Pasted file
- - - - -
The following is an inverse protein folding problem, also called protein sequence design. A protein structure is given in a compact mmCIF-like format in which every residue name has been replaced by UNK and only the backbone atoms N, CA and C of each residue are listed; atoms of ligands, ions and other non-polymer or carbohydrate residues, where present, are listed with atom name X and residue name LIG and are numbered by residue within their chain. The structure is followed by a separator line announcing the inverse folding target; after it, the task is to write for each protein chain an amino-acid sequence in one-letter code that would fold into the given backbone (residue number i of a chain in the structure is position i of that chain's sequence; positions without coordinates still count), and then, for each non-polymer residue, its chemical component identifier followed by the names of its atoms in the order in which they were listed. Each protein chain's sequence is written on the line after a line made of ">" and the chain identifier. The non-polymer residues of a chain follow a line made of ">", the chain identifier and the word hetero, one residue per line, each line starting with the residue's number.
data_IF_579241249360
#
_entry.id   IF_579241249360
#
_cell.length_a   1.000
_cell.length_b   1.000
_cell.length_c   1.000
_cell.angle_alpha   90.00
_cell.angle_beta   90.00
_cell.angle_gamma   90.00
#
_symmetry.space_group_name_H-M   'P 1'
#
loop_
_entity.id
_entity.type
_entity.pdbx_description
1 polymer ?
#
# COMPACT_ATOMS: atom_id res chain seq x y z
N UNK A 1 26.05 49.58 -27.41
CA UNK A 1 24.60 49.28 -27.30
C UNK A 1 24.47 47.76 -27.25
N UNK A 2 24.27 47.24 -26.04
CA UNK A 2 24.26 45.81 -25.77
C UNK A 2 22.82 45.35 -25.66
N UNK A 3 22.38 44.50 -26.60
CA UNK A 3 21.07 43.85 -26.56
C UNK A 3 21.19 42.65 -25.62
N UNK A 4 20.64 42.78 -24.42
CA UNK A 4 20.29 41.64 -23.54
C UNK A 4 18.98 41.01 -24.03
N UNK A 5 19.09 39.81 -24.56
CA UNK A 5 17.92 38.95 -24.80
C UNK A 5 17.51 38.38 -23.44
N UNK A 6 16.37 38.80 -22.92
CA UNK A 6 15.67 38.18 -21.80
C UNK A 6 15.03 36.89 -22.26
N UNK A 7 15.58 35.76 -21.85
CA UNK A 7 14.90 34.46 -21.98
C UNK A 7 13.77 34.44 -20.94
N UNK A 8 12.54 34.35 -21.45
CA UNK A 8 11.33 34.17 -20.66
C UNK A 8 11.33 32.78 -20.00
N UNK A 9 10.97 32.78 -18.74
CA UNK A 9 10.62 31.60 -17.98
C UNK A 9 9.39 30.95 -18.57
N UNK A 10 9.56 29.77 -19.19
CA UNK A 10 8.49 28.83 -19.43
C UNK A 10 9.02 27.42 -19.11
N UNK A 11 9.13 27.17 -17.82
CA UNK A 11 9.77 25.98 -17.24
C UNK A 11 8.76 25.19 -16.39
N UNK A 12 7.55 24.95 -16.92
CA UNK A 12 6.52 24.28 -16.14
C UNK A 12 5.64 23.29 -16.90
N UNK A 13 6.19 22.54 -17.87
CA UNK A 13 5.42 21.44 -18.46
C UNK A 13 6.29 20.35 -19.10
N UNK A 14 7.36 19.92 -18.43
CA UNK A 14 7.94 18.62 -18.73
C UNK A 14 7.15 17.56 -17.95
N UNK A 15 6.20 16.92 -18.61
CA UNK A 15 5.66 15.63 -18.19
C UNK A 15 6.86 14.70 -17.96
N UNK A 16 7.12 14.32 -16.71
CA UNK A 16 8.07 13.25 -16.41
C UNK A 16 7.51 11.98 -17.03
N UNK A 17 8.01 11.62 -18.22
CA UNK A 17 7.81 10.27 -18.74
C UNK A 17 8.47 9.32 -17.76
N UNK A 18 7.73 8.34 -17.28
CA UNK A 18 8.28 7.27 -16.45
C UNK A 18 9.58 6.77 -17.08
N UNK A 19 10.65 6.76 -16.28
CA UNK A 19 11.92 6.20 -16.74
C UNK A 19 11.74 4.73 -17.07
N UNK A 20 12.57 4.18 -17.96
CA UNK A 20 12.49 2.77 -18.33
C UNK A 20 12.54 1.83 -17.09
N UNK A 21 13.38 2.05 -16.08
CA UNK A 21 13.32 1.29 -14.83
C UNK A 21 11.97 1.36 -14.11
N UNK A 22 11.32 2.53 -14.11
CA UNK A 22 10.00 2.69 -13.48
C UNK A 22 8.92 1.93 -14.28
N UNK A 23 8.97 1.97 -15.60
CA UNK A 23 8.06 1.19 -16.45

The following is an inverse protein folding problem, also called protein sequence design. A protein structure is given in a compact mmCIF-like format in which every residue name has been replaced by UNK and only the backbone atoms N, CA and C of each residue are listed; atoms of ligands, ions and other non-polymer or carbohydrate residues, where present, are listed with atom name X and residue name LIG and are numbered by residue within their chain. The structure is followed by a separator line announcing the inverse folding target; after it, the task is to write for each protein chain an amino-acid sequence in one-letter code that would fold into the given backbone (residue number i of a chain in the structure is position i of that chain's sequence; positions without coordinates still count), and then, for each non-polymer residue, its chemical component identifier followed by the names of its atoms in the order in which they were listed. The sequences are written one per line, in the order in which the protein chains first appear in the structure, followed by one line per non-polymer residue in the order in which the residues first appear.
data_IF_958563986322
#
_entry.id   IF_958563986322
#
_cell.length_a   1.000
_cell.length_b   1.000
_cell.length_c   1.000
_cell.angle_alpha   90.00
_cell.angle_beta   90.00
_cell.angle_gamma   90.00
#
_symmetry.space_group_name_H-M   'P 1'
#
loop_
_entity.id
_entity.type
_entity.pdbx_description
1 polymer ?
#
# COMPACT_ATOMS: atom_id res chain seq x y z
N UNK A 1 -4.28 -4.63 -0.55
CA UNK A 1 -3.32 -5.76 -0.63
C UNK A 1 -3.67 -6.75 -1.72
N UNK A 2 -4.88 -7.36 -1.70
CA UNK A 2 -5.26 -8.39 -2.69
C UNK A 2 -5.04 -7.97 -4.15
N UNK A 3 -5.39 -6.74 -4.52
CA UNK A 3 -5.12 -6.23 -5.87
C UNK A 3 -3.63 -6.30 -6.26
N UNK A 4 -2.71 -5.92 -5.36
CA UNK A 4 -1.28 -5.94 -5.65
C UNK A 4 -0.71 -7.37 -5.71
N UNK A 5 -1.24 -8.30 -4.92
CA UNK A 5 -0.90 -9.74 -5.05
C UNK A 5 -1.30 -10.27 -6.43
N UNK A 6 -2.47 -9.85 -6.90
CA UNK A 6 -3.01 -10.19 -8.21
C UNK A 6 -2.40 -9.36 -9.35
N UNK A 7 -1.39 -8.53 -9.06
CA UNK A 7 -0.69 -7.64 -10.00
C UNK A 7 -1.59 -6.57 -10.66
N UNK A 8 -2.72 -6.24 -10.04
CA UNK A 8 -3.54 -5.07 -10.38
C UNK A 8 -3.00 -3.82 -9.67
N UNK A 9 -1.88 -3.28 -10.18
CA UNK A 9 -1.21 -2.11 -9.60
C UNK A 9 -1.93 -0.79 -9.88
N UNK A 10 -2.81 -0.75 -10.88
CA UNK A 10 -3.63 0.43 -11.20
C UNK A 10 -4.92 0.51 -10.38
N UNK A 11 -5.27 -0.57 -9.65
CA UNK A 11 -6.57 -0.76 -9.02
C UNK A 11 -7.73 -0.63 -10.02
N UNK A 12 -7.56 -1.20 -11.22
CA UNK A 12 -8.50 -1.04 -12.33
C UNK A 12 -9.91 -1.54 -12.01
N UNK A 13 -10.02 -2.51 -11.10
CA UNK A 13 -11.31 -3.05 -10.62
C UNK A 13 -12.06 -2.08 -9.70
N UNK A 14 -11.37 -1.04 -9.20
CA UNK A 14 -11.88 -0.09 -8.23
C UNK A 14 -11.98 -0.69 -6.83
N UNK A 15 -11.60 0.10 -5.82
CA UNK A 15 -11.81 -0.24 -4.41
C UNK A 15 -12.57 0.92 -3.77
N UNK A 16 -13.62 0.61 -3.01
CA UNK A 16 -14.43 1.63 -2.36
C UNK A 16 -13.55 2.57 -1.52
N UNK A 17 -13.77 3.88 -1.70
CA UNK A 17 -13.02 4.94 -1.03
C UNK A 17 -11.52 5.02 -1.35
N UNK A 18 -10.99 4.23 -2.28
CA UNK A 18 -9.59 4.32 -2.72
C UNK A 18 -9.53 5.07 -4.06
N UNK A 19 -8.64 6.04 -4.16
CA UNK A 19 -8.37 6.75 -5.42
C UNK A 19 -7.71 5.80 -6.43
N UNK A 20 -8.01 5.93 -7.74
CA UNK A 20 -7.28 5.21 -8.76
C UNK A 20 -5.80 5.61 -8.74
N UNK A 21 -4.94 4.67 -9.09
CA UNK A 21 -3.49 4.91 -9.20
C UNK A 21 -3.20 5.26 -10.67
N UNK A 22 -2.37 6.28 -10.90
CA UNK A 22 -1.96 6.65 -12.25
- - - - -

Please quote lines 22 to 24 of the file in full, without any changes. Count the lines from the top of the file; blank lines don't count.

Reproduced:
N UNK A 1 26.05 49.58 -27.41
CA UNK A 1 24.60 49.28 -27.30
C UNK A 1 24.47 47.76 -27.25